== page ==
Günther: We conduct empirical research on technologies and policies that fight poverty in Africa. To this end we work closely with researchers from different countries like Ghana, Burkina Faso, Mozambique, Benin and South Africa. Two give two examples of ongoing research projects: currently we are analyzing how the COVID-19 pandemic in Ghana is affecting children’s access to routine vaccinations like the polio vaccine. Having secure access to routine vaccinations is essential, even though of course obtaining access to the COVID vaccine is the biggest challenge for African countries in 2021. This challenge is more of a political question, however. Another research project is looking at the use of mercury for extracting gold in Burkina Faso and how this can be reduced to prevent poisenings. Approximately 70 percent of the gold mined worldwide is refined in Switzerland.
What’s your personal relationship with NADEL?
Brugger: It’s very exciting to be working at the intersection between research and the real world, particularly in an era when international cooperation is undergoing a transformation and bringing in new actors. I’ve also benefitted from working in this field myself for so long and for so many different players.
Günther: It’s unbelievably fulfilling to be able to shape a curriculum that graduates can then go on to use to promote sustainability and justice around the world. We are also in contact with many of our alumni and learn a lot from them.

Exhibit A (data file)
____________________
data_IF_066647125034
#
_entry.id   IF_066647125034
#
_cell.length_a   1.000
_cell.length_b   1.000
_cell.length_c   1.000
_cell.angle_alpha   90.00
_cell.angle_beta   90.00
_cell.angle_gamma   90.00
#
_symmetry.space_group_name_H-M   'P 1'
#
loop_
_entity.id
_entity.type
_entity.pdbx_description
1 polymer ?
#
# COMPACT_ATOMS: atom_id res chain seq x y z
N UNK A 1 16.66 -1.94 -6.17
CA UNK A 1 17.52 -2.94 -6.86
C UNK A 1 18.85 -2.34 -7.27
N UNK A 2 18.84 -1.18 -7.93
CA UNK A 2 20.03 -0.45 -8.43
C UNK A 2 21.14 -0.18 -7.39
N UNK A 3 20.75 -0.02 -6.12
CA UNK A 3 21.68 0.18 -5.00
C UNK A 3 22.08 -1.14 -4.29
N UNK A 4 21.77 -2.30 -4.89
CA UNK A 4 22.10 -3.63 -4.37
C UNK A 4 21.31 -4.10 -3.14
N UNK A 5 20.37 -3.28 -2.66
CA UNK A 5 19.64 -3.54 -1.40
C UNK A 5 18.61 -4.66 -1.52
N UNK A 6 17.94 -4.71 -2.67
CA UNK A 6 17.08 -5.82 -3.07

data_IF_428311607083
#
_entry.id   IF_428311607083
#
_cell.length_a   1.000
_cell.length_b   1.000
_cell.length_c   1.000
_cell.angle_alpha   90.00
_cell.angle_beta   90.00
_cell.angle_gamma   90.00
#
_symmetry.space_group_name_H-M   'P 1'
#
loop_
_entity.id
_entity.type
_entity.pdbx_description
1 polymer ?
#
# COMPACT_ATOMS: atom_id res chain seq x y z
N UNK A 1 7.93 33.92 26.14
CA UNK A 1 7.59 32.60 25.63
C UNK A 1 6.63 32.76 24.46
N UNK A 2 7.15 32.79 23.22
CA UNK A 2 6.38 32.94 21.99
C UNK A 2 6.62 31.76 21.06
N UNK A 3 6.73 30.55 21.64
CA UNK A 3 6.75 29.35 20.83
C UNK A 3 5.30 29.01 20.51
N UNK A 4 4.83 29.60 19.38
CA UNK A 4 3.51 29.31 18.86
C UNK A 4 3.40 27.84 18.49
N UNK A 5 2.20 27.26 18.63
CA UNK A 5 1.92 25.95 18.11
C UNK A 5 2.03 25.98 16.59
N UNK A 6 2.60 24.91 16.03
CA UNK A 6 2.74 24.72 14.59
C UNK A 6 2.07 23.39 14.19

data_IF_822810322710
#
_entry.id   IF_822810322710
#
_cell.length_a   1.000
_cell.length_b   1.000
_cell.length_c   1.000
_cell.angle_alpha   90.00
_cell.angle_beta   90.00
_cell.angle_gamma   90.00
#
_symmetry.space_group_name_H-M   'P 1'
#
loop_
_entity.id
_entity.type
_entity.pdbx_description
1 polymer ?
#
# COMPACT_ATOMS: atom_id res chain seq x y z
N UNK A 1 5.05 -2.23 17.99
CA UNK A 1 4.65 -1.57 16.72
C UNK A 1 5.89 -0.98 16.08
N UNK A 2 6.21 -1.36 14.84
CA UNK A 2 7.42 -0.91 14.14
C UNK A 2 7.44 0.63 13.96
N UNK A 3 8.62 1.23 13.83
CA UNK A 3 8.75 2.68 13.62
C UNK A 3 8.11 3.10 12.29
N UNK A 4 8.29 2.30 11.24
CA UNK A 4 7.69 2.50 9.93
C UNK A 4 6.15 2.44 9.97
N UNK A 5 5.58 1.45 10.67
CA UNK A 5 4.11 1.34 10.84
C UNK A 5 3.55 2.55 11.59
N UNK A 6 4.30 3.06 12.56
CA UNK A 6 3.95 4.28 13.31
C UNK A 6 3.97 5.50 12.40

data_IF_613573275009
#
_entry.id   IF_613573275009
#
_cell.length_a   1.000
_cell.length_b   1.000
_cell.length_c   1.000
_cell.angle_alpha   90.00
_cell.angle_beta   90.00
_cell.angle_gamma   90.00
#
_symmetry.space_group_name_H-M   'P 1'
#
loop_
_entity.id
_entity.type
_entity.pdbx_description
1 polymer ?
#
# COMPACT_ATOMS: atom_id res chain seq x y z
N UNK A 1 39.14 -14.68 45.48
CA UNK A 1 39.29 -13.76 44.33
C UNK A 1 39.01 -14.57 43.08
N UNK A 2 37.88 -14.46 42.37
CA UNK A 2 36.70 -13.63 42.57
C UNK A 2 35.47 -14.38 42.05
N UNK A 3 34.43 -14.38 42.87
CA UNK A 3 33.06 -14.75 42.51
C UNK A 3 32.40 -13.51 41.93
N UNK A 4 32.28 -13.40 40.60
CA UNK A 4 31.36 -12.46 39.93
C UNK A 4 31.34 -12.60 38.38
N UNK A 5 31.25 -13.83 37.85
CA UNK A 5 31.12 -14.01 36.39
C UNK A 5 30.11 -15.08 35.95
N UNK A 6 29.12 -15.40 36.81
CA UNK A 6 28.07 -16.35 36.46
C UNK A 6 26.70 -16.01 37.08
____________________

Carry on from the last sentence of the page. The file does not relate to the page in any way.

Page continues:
If NADEL didn’t exist, would it make sense to found it at ETH today?
Günther: Yes. Effective international cooperation is just as important today as it was 50 years ago, which the coronavirus pandemic has once again made very evident. And even though in 2021 the number of people living in poverty has reduced dramatically compared to 50 years ago, given our global increase in prosperity it can hardly be justified that there are still nearly one billion people living on less than $1.90 per day.
Brugger: Over the past 50 years it’s even become more important for practitioners to have a close link to research. In a rapidly changing world, it’s important to have independent research to create a sound foundation which can be used by decision-makers engaged in sustainable development.
What relationship does NADEL have with the Swiss Agency for Development and Cooperation (SDC)?
Brugger: The ETH MAS Development and Cooperation has been a joint project between ETH and the SDC from the very beginning. While ETH is responsible for the two semesters of study, the SDC finances on-the-ground projects for our students. We frequently invite guest lecturers from the SDC to teach in our courses, and they are often former students of NADEL. We also work with the SDC when it comes to applying scientific findings in development cooperation work.
How would you like to see NADEL develop in the future?
Günther: For the next 50-year period, I’d like to see international cooperation for global justice to become part of the DNA of ETH Zurich. I’d also like to see a world where no one is suffering from economic inequality.
Brugger: I couldn’t agree more.
50 years of NADEL
The NADEL Center for Development and Cooperation was founded at ETH Zurich in 1970. After a one-year delay due to the corona crisis, NADEL is now celebrating its 50th anniversary with a series of public events and lectures on “rethinking cooperation for an inclusive world”. You can find more information on the event series on the NADEL anniversary website.